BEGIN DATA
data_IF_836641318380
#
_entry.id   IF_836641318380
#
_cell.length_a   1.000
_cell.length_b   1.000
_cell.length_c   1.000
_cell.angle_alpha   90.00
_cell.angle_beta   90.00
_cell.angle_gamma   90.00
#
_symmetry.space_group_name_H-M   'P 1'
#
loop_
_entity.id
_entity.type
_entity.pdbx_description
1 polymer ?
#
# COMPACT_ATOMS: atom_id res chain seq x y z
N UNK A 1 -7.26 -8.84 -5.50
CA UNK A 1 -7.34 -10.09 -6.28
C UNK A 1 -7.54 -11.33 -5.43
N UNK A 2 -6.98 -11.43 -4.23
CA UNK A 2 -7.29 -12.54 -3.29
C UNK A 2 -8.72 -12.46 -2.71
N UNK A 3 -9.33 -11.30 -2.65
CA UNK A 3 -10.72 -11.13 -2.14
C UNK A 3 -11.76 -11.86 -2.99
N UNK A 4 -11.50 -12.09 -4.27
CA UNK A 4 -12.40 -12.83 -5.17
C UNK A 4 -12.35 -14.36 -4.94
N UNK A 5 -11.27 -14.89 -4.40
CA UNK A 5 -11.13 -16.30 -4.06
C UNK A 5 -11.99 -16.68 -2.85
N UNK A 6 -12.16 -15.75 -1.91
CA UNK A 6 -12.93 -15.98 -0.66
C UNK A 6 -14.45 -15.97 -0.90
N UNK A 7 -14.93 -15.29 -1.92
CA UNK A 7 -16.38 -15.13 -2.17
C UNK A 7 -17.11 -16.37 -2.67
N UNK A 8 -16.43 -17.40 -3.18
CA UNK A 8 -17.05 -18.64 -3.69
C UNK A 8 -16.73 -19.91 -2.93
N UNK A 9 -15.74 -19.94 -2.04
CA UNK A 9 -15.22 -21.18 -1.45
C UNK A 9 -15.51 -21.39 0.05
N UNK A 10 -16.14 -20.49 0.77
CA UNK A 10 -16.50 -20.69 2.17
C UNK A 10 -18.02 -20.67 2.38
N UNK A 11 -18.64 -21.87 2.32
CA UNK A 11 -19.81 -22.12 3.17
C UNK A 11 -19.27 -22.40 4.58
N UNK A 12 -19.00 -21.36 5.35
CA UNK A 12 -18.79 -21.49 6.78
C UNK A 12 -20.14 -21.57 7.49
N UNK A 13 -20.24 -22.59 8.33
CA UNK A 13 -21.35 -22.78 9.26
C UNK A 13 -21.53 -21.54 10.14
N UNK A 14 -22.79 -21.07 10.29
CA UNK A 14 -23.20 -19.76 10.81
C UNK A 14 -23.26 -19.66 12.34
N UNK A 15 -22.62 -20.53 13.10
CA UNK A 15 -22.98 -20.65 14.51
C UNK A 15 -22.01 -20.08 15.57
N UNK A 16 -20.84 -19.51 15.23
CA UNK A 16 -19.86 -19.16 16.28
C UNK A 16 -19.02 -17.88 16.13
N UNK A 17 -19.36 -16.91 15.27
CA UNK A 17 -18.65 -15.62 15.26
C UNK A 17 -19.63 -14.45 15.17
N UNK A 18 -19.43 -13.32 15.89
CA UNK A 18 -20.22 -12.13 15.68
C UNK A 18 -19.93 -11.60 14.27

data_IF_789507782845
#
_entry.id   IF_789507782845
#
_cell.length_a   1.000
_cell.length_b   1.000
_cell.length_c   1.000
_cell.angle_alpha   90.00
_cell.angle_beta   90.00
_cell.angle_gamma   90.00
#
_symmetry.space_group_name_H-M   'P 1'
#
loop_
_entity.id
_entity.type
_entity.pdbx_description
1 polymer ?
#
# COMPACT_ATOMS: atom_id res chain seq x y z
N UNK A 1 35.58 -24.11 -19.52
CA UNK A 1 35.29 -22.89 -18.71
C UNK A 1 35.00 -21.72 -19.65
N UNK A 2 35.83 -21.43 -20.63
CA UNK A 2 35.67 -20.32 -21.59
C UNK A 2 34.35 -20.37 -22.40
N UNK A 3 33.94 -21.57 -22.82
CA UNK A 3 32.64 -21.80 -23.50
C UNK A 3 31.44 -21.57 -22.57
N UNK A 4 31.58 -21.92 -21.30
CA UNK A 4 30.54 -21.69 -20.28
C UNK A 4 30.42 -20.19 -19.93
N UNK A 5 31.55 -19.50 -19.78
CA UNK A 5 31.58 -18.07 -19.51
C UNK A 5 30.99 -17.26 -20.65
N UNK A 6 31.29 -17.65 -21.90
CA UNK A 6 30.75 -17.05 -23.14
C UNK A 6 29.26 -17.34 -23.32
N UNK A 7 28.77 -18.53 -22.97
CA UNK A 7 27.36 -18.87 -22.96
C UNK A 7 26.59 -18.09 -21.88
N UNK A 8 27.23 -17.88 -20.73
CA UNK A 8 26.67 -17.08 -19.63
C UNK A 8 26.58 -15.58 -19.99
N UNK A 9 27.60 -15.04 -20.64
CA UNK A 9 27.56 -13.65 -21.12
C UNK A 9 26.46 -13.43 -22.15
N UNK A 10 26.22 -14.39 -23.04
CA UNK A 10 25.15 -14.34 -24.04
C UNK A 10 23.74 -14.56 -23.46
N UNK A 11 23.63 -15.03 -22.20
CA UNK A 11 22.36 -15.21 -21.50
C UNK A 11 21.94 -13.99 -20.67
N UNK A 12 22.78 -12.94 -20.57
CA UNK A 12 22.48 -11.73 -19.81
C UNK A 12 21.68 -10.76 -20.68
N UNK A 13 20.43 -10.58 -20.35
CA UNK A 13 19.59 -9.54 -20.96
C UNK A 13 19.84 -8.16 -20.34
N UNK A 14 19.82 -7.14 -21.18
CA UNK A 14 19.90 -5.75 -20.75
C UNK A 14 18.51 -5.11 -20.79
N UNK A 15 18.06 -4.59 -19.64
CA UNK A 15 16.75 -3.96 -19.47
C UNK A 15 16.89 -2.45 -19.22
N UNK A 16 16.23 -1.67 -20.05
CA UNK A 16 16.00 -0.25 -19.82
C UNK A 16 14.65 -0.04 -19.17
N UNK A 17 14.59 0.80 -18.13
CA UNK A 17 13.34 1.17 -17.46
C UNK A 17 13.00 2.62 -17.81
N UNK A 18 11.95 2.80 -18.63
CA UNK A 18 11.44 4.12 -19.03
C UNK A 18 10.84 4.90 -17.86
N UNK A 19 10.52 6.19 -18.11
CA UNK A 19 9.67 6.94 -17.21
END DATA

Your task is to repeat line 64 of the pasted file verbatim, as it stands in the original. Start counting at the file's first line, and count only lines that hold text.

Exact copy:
CA UNK A 15 -22.98 -20.65 14.51